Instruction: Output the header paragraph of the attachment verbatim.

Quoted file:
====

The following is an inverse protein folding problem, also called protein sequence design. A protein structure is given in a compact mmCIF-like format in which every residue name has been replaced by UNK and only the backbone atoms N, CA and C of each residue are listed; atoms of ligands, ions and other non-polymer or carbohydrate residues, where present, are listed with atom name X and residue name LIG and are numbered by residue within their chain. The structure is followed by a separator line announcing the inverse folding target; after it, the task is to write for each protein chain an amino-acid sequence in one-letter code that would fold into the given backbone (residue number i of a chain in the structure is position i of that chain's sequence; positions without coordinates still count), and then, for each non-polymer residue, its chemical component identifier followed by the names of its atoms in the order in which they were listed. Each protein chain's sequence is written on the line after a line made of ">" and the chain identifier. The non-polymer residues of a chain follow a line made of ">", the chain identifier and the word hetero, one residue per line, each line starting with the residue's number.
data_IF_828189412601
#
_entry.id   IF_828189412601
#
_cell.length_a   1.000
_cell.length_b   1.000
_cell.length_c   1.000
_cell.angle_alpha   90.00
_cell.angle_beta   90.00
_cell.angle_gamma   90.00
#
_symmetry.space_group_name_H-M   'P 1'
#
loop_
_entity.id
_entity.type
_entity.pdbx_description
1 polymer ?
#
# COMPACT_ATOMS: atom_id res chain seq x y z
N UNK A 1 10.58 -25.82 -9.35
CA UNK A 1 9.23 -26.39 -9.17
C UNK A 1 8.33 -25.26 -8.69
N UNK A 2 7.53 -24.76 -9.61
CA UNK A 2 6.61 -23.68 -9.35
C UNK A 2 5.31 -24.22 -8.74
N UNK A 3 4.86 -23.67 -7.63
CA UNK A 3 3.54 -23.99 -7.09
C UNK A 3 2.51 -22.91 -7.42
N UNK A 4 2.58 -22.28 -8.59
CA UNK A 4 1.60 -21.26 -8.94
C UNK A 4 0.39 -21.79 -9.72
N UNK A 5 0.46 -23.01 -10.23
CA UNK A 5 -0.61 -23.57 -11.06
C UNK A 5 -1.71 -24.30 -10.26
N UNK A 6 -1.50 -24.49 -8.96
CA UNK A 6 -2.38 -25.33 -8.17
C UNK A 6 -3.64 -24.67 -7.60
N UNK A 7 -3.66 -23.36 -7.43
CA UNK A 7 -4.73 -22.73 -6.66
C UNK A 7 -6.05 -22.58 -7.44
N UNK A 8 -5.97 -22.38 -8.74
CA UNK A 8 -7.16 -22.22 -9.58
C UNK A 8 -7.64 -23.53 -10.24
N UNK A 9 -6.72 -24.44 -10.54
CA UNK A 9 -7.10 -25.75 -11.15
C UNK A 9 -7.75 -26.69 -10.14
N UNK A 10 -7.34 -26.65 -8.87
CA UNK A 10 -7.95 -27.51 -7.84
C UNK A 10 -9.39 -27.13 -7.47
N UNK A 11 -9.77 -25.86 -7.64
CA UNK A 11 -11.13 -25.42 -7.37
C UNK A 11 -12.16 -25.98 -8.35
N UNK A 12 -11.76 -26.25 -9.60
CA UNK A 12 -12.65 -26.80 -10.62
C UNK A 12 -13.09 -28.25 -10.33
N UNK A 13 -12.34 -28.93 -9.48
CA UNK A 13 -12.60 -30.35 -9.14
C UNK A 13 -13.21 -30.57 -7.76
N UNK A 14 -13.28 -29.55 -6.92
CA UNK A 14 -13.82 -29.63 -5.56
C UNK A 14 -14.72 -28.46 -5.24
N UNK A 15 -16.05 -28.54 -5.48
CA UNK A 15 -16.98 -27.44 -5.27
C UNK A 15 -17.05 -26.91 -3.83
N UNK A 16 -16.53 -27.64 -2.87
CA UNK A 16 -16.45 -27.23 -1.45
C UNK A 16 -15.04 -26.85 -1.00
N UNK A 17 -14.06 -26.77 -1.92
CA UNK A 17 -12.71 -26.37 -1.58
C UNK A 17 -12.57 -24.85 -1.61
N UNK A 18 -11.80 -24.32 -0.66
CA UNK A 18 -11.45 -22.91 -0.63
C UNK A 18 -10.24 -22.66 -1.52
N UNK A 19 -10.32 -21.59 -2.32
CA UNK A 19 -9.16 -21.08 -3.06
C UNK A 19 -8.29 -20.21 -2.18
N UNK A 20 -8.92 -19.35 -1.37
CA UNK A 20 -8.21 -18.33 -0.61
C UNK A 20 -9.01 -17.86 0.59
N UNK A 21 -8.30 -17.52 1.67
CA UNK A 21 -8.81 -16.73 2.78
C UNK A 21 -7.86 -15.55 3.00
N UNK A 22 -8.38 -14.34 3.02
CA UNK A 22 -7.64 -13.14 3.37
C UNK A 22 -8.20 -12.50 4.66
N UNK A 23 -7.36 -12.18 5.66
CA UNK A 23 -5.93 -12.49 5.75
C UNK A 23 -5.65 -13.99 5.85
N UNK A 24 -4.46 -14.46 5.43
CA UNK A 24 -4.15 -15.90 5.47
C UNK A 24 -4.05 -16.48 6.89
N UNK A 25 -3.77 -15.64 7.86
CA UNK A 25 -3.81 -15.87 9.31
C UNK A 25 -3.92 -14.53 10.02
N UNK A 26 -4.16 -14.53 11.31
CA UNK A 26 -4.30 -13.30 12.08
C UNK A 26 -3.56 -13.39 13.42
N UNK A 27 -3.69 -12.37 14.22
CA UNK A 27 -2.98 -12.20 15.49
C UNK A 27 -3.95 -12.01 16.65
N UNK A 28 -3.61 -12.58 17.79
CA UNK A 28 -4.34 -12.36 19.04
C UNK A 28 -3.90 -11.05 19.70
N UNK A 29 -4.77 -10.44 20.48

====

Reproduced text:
The following is an inverse protein folding problem, also called protein sequence design. A protein structure is given in a compact mmCIF-like format in which every residue name has been replaced by UNK and only the backbone atoms N, CA and C of each residue are listed; atoms of ligands, ions and other non-polymer or carbohydrate residues, where present, are listed with atom name X and residue name LIG and are numbered by residue within their chain. The structure is followed by a separator line announcing the inverse folding target; after it, the task is to write for each protein chain an amino-acid sequence in one-letter code that would fold into the given backbone (residue number i of a chain in the structure is position i of that chain's sequence; positions without coordinates still count), and then, for each non-polymer residue, its chemical component identifier followed by the names of its atoms in the order in which they were listed. Each protein chain's sequence is written on the line after a line made of ">" and the chain identifier. The non-polymer residues of a chain follow a line made of ">", the chain identifier and the word hetero, one residue per line, each line starting with the residue's number.